The five-year sustainability loan, which is reportedly the first of its kind in the luxury industry, allows for the Italian fashion house to alter its interest rates on an annual basis if it achieves certain eco-friendly objectives.
These three objectives, as chosen by Crédit Agricole, are if Prada employees train or work for a certain amount of time, if the fashion house uses an adequate quantity of sustainable nylon substitute Re-Nylon, and if a certain number of Prada stores receive LEED (Leadership in Energy and Environmental Design) gold or platinum certifications.
Alessandra Cozzani, chief financial officer at Prada, explained the significance of the sustainability loan.
“This transaction demonstrates that sustainability is a key element for the development of the Prada Group, increasingly integrated into our strategy,” Cozzani said in a statement sent to Vogue Business.
While Prada’s loan is a novel deal within the luxury industry, according to data accumulated by news and analysis service Environmental Finance, sustainability-linked loans have been gaining traction in recent years.
The firm states that the sustainability-linked loan market increased in value from $5bn (£3.88bn) in 2017 to $40bn (£31.05bn) the following year.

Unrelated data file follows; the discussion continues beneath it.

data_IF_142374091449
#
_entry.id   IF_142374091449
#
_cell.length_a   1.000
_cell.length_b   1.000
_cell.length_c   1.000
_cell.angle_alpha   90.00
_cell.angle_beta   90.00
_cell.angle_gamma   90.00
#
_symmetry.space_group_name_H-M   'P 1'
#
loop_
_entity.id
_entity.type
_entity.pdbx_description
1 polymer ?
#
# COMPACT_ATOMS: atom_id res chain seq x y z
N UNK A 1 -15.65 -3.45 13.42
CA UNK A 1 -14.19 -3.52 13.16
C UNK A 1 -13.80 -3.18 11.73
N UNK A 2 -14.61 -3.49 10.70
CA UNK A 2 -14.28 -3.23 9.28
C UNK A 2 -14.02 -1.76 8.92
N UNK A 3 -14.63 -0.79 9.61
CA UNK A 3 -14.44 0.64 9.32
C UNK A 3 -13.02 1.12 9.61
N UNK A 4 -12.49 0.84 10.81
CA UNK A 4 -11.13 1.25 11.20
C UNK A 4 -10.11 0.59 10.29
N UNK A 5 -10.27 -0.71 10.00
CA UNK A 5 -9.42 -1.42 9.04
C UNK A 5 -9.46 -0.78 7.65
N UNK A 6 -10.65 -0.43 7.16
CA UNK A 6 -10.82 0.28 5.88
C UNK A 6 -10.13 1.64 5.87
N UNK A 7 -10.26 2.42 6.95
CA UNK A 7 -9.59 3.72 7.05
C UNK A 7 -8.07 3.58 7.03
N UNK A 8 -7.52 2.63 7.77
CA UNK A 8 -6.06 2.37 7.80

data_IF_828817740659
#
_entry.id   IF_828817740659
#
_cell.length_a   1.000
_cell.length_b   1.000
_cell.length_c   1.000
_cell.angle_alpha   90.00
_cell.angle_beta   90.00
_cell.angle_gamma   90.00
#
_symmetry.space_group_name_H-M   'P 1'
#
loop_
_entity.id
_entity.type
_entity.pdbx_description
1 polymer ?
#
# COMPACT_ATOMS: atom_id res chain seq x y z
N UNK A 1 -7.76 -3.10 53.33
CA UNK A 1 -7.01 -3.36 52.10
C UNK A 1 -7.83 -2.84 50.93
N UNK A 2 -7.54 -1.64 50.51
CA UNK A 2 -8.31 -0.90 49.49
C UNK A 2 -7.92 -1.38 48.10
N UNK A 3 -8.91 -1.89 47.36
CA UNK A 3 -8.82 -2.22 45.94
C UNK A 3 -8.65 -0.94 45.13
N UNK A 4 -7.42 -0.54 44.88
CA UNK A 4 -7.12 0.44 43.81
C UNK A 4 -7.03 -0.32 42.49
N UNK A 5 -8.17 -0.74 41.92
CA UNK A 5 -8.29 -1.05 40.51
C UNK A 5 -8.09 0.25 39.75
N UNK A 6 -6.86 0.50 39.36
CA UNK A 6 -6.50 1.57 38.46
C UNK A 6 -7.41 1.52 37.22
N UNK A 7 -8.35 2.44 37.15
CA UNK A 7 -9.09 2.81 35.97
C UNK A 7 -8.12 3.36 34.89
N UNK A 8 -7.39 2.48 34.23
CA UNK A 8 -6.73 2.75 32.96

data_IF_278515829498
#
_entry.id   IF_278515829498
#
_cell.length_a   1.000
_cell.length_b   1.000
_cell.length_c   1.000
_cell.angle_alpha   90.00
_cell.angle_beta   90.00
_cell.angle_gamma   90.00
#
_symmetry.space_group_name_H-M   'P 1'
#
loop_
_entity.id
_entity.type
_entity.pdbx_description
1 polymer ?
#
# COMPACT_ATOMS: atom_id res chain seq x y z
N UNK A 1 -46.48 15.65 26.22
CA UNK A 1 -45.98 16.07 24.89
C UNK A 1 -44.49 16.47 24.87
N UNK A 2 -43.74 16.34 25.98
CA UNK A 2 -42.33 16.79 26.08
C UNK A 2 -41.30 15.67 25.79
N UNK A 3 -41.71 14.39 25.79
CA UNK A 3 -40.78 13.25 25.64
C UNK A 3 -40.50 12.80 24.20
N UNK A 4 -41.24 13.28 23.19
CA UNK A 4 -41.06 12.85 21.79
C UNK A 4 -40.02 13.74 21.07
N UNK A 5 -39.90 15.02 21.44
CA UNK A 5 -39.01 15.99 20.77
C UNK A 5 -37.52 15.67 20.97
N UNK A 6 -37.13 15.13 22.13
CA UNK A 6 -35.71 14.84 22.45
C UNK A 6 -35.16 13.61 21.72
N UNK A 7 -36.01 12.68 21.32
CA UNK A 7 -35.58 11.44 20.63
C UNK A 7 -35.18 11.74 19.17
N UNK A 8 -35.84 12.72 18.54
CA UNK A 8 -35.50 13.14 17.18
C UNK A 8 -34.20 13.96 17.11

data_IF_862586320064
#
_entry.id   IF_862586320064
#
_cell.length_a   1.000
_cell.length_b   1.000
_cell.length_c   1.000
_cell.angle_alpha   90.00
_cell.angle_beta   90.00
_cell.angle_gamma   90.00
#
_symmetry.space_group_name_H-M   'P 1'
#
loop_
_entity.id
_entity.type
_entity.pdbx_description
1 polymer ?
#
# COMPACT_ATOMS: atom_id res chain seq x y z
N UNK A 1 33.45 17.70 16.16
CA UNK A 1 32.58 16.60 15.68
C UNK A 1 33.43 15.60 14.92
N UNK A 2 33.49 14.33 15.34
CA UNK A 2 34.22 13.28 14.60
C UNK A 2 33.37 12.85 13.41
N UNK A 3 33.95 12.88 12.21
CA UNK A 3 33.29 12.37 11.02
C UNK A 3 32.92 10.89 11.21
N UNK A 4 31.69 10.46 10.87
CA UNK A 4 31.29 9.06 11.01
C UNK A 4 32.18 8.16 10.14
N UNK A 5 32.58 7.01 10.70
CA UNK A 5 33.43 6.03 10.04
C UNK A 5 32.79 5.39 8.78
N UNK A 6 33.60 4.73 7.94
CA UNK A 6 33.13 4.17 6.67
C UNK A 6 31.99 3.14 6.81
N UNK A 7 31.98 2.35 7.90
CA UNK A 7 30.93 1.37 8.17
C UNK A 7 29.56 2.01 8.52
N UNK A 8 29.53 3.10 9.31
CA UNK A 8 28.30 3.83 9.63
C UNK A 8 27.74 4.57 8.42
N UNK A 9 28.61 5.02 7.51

“For certain sectors, like oil, gas and mining, the theme of sustainability was a lot more pressing, with greater investor’s risks [associated],” said Mario Ortello, managing partner of luxury goods advisor Ortelli and Co.
Alberto Bezzi, senior banker at Crédit Agricole Corporate and Investment Bank, said that the “novelty” of the deal with Prada is finding a way to “measure” the fashion house’s efforts to be more sustainability “in a tangible way”.
The way in which the objectives being met by Prada are to be measured have not yet been conclusively confirmed.
The sustainability-linked loan is just one of several eco-friendly initiatives the brand has promoted in recent times.
Earlier this year, the luxury label launched a collection of nylon bags made from recycled plastic.
The six bags in the range were made from the synthetic fabric created by recycling ocean plastic, fishing nets and textile fibre waste.
In May, Prada announced plans to ban fur from its women’s collections from February 2020.
“Focusing on innovative materials will allow the company to explore new boundaries of creative design while meeting the demand for ethical products,” said Miuccia Prada, head designer of the fashion house.
On Friday 8 November, Prada is hosting its third "Shaping a Future" conference in New York to discuss ethical issues within the workplace.
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